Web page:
Ultraconserved sequences (UCRs) are genomic sequences that were found identical comparing human, rat and mouse genomes. Because of their extreme conservation it has been postulated that these regions must have biological functions essential to mammal cells.
A web tool dedicated to the analysis of ultraconserved sequences (UCRs). UCRs are 481 sequences >200 bases sharing 100% identity among human, mouse and rat genomes. They are frequently located in genomic regions known to be involved in cancer or differentially expressed in human leukemias and carcinomas. UCbase is a platform-independent web resource that includes the updated version of the human genome annotation (hg19), information linking disorders to chromosomal coordinates based on the Systematized Nomenclature of Medicine classification, a query tool to search for single nucleotide polymorphisms (SNPs) and a new text box to directly interrogate the database using a MySQL interface. To facilitate the interactive visual interpretation of UCR chromosomal positioning, UCbase includes a graph visualization interface directly linked to UCSC genome browser.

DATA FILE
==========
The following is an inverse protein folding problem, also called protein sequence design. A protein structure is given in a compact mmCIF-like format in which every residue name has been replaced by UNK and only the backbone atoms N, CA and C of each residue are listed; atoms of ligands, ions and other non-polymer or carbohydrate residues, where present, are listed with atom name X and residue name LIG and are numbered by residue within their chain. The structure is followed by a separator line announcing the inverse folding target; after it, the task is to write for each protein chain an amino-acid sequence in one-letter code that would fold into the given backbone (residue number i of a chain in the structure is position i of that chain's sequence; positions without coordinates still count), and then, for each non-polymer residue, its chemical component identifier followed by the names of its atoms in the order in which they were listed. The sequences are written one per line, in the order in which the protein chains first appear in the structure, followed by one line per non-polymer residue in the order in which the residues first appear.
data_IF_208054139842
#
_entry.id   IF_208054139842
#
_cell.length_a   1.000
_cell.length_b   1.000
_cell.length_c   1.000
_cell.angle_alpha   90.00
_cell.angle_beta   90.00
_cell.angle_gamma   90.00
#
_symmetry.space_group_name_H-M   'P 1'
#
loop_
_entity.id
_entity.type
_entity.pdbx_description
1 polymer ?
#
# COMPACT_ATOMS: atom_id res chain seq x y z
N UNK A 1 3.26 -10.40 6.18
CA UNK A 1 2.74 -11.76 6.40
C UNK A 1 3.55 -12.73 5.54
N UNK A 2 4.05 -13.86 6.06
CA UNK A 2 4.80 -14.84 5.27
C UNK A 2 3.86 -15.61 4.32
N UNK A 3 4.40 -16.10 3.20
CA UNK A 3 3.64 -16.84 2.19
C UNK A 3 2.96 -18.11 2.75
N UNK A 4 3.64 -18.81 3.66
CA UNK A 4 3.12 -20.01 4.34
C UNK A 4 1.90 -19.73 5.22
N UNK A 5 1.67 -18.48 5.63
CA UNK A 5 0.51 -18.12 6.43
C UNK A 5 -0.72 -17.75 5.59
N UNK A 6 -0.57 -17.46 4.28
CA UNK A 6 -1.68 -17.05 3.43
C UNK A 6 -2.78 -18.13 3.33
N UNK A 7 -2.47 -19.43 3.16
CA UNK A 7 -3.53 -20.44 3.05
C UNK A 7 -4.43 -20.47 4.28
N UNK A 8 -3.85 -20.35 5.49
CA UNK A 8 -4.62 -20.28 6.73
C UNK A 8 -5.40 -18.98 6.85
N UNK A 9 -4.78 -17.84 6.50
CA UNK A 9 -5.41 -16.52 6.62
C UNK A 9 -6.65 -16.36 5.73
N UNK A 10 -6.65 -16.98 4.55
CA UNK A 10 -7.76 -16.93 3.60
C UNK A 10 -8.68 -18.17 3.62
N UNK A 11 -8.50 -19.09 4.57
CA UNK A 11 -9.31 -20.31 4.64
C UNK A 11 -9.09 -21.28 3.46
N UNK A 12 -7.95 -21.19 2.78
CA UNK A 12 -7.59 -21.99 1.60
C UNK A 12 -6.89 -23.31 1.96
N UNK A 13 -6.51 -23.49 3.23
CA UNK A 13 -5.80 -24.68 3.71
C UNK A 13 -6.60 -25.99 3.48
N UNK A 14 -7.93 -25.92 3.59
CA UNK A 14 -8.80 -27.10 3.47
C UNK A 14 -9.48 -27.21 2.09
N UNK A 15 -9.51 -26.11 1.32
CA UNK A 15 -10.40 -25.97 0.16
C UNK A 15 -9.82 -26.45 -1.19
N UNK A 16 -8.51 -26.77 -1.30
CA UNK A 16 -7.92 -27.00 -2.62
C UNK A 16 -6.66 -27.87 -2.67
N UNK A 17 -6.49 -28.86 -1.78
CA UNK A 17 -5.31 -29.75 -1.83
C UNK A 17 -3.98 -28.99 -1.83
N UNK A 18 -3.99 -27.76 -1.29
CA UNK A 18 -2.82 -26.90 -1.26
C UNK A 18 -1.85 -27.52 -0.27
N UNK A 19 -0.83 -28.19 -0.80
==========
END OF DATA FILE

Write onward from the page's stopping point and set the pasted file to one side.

Provides data and tools for exploring genomic organization of highly conserved noncoding elements (HCNEs) for multiple genomes. Ancora includes a genome browser that shows HCNE locations and features novel HCNE density plots as a powerful tool to discover developmental regulatory genes and distinguish their regulatory elements and domains.
Identifies uniquely conserved regions (UCRs) as candidate diagnostic targets for a selected group of organisms solely from their genomic sequences. Using a sequence-indexing algorithm to identify UCRs and a k-mer integer-mapping model for computational efficiency, this method has successfully identified UCRs within the bacteria domain for 15 test groups, including pathogenic, probiotic, commensal and extremophilic bacterial species or strains. The UCRs identified for the 15 bacterial species are freely available.
A database of candidate tissue-specific enhancers in human and mouse. The database of EI candidate tissue-specific enhancers provides further support for the notion that sequence-based features in vertebrate cis-regulatory elements are computationally recognizable, similar to previous successes in the inference of coding, intron–exon, core promoter, and repetitive DNA sequence signatures.
Provides the means to refine models of the regulatory circuitry. The catalogue of functional enhancers in human Embryonic Stem Cells (hESCs) is a database that encompasses a comprehensive collection of functional enhancer sequences in hESCs. This resource provides a valuable knowledge base for systematic analysis of the core transcriptional network circuitry underlying hESC maintenance and differentiation.
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